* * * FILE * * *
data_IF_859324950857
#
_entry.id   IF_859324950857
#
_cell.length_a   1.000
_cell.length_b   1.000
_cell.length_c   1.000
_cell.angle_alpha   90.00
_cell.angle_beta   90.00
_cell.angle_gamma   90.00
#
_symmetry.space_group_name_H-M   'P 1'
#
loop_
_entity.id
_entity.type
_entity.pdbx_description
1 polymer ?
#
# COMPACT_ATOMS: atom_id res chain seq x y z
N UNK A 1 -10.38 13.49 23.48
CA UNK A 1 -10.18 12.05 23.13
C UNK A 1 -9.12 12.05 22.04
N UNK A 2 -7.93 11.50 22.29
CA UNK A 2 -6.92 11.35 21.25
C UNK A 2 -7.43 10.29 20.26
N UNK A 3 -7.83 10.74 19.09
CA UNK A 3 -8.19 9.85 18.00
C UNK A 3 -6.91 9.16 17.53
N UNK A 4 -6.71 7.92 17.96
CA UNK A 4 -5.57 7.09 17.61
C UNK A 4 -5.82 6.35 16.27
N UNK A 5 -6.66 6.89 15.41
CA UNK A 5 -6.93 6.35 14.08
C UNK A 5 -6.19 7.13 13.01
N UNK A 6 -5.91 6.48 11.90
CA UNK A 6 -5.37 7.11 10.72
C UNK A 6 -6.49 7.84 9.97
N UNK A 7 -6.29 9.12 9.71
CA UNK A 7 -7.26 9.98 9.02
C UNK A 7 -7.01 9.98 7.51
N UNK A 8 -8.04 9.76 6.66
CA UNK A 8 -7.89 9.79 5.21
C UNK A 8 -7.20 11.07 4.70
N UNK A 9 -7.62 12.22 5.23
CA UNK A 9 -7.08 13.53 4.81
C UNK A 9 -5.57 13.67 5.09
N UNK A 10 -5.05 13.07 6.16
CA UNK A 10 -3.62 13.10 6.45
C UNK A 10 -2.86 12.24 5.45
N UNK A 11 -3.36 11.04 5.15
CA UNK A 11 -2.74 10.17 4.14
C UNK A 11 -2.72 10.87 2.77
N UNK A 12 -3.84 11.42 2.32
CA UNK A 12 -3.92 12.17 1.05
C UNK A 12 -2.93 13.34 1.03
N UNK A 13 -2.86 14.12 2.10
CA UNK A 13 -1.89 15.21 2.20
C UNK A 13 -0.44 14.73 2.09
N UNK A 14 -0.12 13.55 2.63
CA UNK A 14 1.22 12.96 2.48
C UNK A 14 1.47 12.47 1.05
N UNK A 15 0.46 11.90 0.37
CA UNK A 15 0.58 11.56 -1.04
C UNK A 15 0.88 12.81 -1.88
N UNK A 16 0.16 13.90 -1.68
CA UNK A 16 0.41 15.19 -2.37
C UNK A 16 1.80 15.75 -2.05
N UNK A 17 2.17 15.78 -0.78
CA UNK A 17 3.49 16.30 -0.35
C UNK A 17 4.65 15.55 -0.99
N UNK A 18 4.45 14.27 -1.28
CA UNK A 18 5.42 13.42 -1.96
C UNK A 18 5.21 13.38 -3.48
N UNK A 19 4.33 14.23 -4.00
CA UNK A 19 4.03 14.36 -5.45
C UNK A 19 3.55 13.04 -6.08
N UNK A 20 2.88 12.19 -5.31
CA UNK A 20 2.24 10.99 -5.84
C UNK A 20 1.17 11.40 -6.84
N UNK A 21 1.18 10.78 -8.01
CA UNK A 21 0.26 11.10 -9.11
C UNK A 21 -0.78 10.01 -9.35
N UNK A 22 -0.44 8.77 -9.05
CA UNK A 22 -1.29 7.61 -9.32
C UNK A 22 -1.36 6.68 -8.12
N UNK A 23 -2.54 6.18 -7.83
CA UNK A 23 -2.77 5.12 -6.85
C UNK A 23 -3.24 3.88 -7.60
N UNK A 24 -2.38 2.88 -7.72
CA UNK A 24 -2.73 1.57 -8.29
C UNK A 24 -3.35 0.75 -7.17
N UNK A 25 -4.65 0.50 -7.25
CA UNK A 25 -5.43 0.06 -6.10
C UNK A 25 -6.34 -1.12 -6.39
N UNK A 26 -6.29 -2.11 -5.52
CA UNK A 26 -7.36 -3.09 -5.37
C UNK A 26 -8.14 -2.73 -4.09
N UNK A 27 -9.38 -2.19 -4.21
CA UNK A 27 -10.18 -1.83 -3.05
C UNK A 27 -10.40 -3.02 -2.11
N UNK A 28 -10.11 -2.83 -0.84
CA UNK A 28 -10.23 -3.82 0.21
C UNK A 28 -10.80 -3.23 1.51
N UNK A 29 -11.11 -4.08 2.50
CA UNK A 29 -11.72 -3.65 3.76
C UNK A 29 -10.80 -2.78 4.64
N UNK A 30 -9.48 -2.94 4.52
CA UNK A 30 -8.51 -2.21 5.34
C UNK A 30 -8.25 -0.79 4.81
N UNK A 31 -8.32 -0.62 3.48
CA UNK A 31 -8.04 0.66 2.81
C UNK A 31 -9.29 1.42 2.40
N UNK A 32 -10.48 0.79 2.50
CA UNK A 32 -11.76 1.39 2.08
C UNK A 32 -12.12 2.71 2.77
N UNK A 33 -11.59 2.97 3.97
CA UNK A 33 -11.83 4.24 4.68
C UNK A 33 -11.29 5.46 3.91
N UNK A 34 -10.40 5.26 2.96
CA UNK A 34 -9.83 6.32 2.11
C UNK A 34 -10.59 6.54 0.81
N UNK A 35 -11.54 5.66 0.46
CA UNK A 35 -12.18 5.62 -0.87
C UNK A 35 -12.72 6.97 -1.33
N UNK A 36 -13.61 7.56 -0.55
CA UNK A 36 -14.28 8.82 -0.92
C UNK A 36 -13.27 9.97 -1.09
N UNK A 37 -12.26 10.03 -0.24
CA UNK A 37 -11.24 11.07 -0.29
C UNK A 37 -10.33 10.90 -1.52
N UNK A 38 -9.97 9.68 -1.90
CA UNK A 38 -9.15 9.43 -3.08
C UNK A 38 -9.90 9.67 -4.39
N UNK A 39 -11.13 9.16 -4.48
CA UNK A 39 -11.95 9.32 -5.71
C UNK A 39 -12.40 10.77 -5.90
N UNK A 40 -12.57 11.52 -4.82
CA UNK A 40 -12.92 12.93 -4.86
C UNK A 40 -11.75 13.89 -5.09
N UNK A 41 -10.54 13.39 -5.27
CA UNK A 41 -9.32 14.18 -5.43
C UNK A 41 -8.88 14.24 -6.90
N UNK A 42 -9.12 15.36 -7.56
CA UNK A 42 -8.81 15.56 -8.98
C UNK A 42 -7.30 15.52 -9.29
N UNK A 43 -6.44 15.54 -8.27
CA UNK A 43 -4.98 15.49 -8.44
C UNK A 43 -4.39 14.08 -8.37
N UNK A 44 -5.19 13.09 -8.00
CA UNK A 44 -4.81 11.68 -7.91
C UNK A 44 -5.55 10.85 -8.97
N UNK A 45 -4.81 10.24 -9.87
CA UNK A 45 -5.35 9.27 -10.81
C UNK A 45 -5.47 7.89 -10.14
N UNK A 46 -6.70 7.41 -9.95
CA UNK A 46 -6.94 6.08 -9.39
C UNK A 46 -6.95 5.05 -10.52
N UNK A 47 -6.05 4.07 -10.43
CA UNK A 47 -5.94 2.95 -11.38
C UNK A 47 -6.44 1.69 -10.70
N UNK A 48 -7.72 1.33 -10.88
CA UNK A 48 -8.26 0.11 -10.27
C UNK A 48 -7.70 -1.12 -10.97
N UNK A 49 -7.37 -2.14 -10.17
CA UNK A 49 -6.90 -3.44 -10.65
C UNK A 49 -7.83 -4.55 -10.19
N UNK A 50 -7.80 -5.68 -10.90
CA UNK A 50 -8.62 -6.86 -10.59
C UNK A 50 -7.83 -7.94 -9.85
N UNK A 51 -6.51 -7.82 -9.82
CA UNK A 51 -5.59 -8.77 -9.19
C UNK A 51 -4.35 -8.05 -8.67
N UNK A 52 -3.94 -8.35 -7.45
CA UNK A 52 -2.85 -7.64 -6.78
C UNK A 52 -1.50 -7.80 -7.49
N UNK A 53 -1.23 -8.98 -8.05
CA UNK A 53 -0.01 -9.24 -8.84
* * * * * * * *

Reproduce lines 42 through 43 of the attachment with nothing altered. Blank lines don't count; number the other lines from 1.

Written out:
N UNK A 8 -8.04 9.76 6.66
CA UNK A 8 -7.89 9.79 5.21